Field Notes

It’s All Strategy

Illustration of the solar system with all planets aligned, illustrated by Infantree

In a perfect world, the branding process would go something like this:

A client faces a brand challenge they don’t know how to solve. It could be anything from redefining their company to promoting a new product. So they turn to an agency for help.

The agency invests significant time understanding where the client wants to go and what’s getting in their way. Usually, that means a mix of one-on-one interviews and group workshops. The agency then surveys the broader industry—and talks to consumers about where the client’s brand does and doesn’t resonate.

Based on what they find, the agency outlines how their client’s brand needs to change to meet their goals. We’d call all of this the strategy phase of the project.

Once the strategy is set, the agency might design a logo, pen a tagline, launch an ad campaign, or build a website. But no matter what they create, the agency’s team has a clear picture of what they’re heading: the strategy phase paved the way.

But some clients are tempted to skip the strategy part.

So how does an agency develop a logo, write copy, make an ad, or create a website without strategy?

We’d argue that they don’t.

Because as soon as they present a headline that makes one point instead of another, they’ve made a strategic decision. Same goes for a logo that reflects one characteristic, an ad that promotes one benefit, or a site that leads users through one flow. There are hundreds of these decisions that go into building a brand, and each one is a strategic choice.

How’s this look in practice?

It’s one thing to talk about hypothetical “clients” and “agencies.” Here’s how the strategy phase informed our work with a real client just a few months ago.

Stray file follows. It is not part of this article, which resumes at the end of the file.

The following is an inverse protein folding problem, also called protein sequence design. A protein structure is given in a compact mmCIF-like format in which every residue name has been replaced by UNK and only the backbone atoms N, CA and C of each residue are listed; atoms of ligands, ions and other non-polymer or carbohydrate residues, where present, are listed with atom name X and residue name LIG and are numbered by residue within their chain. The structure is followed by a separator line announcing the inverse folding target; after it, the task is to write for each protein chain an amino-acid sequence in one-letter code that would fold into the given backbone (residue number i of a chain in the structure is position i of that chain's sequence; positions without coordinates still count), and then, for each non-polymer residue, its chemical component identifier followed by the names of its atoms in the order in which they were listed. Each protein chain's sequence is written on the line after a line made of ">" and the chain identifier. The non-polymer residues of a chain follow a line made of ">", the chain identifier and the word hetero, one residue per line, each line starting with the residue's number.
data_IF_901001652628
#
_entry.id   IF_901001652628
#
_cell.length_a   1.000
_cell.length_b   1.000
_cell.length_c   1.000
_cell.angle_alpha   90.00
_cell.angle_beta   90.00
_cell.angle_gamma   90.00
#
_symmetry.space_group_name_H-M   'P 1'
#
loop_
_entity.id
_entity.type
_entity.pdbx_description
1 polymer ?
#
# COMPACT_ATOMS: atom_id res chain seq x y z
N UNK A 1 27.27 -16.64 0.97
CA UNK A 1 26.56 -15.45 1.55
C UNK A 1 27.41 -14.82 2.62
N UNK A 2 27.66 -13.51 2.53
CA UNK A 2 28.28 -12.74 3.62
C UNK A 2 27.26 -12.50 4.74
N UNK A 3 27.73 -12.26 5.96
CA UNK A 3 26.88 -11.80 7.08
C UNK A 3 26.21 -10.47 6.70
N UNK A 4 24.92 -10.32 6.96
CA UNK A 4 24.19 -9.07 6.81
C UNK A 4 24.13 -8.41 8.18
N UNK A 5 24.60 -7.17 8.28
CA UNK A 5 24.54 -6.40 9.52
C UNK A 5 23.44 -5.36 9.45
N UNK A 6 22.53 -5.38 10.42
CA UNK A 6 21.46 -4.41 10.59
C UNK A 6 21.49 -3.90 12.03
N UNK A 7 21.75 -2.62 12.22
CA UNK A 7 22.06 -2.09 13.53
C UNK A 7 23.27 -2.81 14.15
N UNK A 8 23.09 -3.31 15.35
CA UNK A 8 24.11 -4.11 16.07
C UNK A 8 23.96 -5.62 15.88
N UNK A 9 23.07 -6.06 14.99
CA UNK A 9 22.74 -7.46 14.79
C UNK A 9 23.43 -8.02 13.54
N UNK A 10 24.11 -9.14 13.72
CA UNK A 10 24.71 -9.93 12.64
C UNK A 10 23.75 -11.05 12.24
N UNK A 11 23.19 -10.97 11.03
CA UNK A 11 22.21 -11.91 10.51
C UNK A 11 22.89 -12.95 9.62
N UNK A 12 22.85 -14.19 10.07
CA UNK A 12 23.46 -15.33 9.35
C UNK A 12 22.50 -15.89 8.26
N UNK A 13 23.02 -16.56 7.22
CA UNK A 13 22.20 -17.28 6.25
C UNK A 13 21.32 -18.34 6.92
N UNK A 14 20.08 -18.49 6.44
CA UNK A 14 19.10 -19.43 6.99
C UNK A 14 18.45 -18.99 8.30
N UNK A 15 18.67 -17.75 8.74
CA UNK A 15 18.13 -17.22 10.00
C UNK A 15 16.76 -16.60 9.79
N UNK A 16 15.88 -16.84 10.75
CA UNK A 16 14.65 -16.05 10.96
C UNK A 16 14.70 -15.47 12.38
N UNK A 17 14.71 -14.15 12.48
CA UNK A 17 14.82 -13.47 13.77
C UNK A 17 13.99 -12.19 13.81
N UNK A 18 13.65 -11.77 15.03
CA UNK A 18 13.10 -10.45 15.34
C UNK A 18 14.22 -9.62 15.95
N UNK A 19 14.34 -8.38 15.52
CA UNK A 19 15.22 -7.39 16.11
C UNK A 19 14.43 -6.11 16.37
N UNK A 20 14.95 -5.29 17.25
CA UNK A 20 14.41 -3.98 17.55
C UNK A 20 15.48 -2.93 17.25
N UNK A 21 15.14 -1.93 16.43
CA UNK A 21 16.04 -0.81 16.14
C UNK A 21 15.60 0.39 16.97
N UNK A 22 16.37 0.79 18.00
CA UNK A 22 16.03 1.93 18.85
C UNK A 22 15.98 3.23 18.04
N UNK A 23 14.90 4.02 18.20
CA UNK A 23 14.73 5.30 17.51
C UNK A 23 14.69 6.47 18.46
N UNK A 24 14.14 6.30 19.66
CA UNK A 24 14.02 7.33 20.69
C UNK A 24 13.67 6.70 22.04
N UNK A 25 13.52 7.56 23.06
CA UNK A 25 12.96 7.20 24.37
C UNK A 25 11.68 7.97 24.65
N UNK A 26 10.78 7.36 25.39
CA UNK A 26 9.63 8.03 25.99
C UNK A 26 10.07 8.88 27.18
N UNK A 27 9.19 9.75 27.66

Gumbo is a cryptocurrency hedge fund, and they came to us as a startup in need of a brand identity.

If we had skipped the strategy phase, Gumbo might have looked and sounded like any other crypto fund out there. Super clean and techy, with similar messages and visual cues.

But after talking with Gumbo’s founders and investors, we saw a genuine contrast between Gumbo’s philosophy and the status quo. Instead of swinging for the fences with high-risk, high-reward cryptocurrencies, Gumbo was buying and selling a few stable cryptos to make consistent profits in bitcoin. Then, over the long term, those consistent profits grow in dollar value.

Gumbo was the maverick—an option for the bold few who weren’t afraid to venture beyond conventional wisdom.

In this case, the strategy phase led to visuals of cowboys and aliens from vintage comics, headlines like “Bear markets are bull,” and a logo that, depending on how you look at it, is a star or a spur. From Gumbo’s tone of voice to its visual language, it became a brand for renegade investors seeking their next frontier.

Without a strategy phase, we still would have chosen visuals, written headlines, and designed a logo. But what are the odds they would have aligned to deliver such an effective brand?

Strategic decisions are unavoidable.

For clients and agencies, the question is never, “Does this project involve strategy?” The only question is, “Are we going to make deliberate and informed strategic decisions?” Because either way, those decisions have to be made.

So while it might seem more expedient to skip the formal strategy phase, you’ll just be kicking the can down the road. And when you catch up to it, you’ll still have to make those choices. You just won’t have a unified strategy to serve as your guide.